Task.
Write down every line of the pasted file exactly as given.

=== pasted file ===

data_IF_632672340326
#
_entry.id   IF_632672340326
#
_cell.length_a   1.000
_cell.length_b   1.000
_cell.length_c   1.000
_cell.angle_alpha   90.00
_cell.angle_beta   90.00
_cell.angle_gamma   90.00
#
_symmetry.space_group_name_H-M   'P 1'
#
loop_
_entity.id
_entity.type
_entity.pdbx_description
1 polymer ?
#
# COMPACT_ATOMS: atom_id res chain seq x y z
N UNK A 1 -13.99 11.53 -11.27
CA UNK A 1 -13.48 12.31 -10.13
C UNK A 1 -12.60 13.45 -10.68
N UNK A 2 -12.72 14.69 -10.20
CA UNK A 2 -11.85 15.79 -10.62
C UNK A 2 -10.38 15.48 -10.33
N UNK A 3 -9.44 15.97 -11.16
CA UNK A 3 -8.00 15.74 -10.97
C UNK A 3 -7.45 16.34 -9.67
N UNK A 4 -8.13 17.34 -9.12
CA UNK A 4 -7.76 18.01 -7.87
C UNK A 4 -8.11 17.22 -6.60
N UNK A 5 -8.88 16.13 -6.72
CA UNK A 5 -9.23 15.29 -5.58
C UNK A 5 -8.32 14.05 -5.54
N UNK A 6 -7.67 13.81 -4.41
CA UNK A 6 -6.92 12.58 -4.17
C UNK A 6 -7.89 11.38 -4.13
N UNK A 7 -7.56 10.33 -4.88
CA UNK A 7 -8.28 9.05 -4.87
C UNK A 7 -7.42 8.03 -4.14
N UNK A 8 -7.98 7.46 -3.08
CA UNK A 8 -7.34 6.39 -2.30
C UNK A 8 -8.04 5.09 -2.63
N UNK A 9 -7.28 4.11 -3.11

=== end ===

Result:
data_IF_632672340326
#
_entry.id   IF_632672340326
#
_cell.length_a   1.000
_cell.length_b   1.000
_cell.length_c   1.000
_cell.angle_alpha   90.00
_cell.angle_beta   90.00
_cell.angle_gamma   90.00
#
_symmetry.space_group_name_H-M   'P 1'
#
loop_
_entity.id
_entity.type
_entity.pdbx_description
1 polymer ?
#
# COMPACT_ATOMS: atom_id res chain seq x y z
N UNK A 1 -13.99 11.53 -11.27
CA UNK A 1 -13.48 12.31 -10.13
C UNK A 1 -12.60 13.45 -10.68
N UNK A 2 -12.72 14.69 -10.20
CA UNK A 2 -11.85 15.79 -10.62
C UNK A 2 -10.38 15.48 -10.33
N UNK A 3 -9.44 15.97 -11.16
CA UNK A 3 -8.00 15.74 -10.97
C UNK A 3 -7.45 16.34 -9.67
N UNK A 4 -8.13 17.34 -9.12
CA UNK A 4 -7.76 18.01 -7.87
C UNK A 4 -8.11 17.22 -6.60
N UNK A 5 -8.88 16.13 -6.72
CA UNK A 5 -9.23 15.29 -5.58
C UNK A 5 -8.32 14.05 -5.54
N UNK A 6 -7.67 13.81 -4.41
CA UNK A 6 -6.92 12.58 -4.17
C UNK A 6 -7.89 11.38 -4.13
N UNK A 7 -7.56 10.33 -4.88
CA UNK A 7 -8.28 9.05 -4.87
C UNK A 7 -7.42 8.03 -4.14
N UNK A 8 -7.98 7.46 -3.08
CA UNK A 8 -7.34 6.39 -2.30
C UNK A 8 -8.04 5.09 -2.63
N UNK A 9 -7.28 4.11 -3.11